Thinking about leaving your current job for a career in real estate? Becoming a real estate agent is a challenging transition, but a rewarding one. Technically speaking, anyone can become a real estate agent if they get their state’s real estate license. But not everyone will be a successful agent.
Do you have what it takes? Some job skills translate well to real estate. If you’ve acquired these skills in your past jobs, then you can achieve a successful real estate career.
Communicating effectively is a necessary job skill for most industries, and real estate is no exception. If you’re a skilled communicator, you’ll ensure clarity in all your business activities.
For one thing, good communication will help you win clients and keep them. This applies to both written and in-person communication, too. It’s one thing if you can speak well while showing a house. But if your emails require extensive decoding to understand, you’ll find yourself with a short list of clients.
Good communication also implies honest communication. Your clients should be able to take what you say and write at face value. Real Estate Insider Magazine notes that honest realtors inspire confidence in their clients.
One last thing to note: a real estate agent must be honest, but not still professional. Tact is another important job skill.
Have you ever negotiated a price with a car salesperson? Convinced a coworker to compromise on a project? Persuaded your boss to institute casual Fridays? Negotiating and creating an agreement that benefits both parties is an important job skill for a real estate agent.
Here’s why: it takes a savvy agent to bargain for a competitive deal. With a low-ball contract, you’ll complete a sale, but with negotiation, you can turn that into a great deal. Your clients will be happy, and your commission will be bigger.
As a real estate agent, you must take a chance and ask for what you want: price points, meetings, connections, deals, and more. Realtor Magazine notes that agents who don’t mind asking for what they want are much more successful than passive agents.
Yes, learning is a job skill. If you’re a good learner, you can quickly adapt to changes, which makes you more competitive. And it’s a job skill you’ll need, because real estate changes constantly—that’s the nature of the business.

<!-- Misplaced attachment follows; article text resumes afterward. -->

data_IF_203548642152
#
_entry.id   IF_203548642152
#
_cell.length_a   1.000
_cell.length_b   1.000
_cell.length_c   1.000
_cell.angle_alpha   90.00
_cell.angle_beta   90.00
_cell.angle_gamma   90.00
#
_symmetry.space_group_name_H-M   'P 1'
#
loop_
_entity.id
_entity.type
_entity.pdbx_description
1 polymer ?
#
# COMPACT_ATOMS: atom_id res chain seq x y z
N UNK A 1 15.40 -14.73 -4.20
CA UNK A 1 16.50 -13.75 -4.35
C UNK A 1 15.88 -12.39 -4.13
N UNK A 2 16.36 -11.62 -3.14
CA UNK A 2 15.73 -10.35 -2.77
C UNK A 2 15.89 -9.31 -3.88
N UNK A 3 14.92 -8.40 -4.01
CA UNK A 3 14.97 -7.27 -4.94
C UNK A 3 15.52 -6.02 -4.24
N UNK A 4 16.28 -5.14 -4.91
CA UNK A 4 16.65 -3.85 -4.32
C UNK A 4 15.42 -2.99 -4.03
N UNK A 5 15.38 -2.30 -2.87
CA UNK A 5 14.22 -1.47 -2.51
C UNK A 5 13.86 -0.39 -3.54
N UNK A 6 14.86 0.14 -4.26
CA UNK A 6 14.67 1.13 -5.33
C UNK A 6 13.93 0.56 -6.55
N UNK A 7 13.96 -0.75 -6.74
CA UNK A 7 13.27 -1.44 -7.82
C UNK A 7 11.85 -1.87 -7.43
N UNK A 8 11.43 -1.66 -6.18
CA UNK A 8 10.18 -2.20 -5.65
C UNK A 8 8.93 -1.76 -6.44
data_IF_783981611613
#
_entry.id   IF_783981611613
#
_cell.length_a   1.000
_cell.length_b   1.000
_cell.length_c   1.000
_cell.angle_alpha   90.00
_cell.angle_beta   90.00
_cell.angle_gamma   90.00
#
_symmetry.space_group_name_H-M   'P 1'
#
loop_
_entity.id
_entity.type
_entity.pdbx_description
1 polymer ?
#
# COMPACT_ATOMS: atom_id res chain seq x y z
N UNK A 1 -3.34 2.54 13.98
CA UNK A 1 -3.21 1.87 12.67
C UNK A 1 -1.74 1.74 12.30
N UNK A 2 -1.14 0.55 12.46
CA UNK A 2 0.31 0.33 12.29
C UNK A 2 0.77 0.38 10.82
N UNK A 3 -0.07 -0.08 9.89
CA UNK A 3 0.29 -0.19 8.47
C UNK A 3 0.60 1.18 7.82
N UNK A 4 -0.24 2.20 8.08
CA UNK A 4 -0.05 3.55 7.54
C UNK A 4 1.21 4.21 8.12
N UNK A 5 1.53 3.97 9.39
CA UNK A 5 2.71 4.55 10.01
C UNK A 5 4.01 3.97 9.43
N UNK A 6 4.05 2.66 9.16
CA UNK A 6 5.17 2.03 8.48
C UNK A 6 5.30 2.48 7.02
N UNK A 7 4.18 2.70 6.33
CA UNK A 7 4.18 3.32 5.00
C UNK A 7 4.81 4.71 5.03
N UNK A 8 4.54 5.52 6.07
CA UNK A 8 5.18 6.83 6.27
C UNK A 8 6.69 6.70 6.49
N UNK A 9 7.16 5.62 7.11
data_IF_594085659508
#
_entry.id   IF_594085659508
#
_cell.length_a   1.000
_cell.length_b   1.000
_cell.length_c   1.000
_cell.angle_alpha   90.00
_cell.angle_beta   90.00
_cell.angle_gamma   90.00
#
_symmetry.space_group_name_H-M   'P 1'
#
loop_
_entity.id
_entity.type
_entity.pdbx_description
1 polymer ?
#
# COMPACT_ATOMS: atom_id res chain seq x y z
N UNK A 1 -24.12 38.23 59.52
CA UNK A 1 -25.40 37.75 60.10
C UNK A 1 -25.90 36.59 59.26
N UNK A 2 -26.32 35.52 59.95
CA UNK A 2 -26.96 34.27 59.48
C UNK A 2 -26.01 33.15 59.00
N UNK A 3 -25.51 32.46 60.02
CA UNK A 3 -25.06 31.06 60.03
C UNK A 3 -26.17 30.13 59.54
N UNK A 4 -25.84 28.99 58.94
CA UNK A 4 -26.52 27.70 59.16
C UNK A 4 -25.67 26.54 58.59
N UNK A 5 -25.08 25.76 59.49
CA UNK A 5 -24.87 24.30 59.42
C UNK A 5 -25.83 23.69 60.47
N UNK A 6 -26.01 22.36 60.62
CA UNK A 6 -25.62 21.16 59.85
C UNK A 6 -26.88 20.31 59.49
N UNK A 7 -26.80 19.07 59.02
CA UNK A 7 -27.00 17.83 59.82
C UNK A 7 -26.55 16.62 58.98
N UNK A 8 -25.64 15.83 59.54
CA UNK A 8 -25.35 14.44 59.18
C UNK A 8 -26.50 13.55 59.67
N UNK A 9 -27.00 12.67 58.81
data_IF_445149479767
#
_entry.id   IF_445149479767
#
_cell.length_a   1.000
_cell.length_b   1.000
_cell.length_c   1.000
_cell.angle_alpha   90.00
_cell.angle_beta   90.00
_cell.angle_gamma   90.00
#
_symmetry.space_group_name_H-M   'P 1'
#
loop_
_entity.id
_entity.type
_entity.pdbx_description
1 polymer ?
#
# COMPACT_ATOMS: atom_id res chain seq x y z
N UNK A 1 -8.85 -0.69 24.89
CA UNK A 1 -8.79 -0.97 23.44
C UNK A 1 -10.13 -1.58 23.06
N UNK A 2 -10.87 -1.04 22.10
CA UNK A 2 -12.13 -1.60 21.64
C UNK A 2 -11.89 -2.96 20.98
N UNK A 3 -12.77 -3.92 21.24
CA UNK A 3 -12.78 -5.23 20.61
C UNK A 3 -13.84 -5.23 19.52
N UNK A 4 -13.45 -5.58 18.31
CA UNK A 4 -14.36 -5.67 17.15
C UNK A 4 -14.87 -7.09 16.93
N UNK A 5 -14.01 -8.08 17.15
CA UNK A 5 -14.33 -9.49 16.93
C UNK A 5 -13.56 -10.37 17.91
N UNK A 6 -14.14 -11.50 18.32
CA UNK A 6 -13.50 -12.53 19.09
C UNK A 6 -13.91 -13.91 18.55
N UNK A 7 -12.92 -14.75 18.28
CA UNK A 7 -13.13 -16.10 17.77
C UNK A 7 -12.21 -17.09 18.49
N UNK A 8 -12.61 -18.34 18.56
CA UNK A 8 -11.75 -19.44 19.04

As a real estate agent, you’ll need to learn technology for listing houses and strategies for marketing yourself and your services. If you work on a team of agents, you’ll learn their practices and rules, too.
You’ll also learn (and maybe even predict) market trends. And don’t forget learning your community. After all, you’re not just selling a house or a property. You’re selling the community, neighborhoods, and school districts that accompany that property. If a client lists one school district as a non-negotiable for their new house, you’ll need that knowledge to rule out the rejects from the possibilities.
Variety is the spice of life in real estate; the market rarely looks the same two days in a row. You’ll need to learn these changes quickly to be a successful agent.
Resilience is a job skill? Really? The Close says it is, and it’s a big one for real estate agents—resilience alone is the difference between a $40k or $500k realtor.
You always hope for a perfect contract, but sometimes, deals fall through. You’ll be disappointed, for sure. But then you have a choice: will you find excuses? Or will you bounce back and jump at the next deal? Persistent people excel in the real estate world, not pity-partygoers.
Thankfully, resilience is a skill you can acquire. It’s not as easy to train as communication or negotiating. But you can teach yourself to accept the wins and losses alike, learn from them, and chase the next goal. With a stick-to-it attitude and the skills above, you can become a successful real estate agent in no time.
If you have these job skills, then you can pursue a winning career in real estate. OnCourse Learning Real Estate can help you make that dream a reality.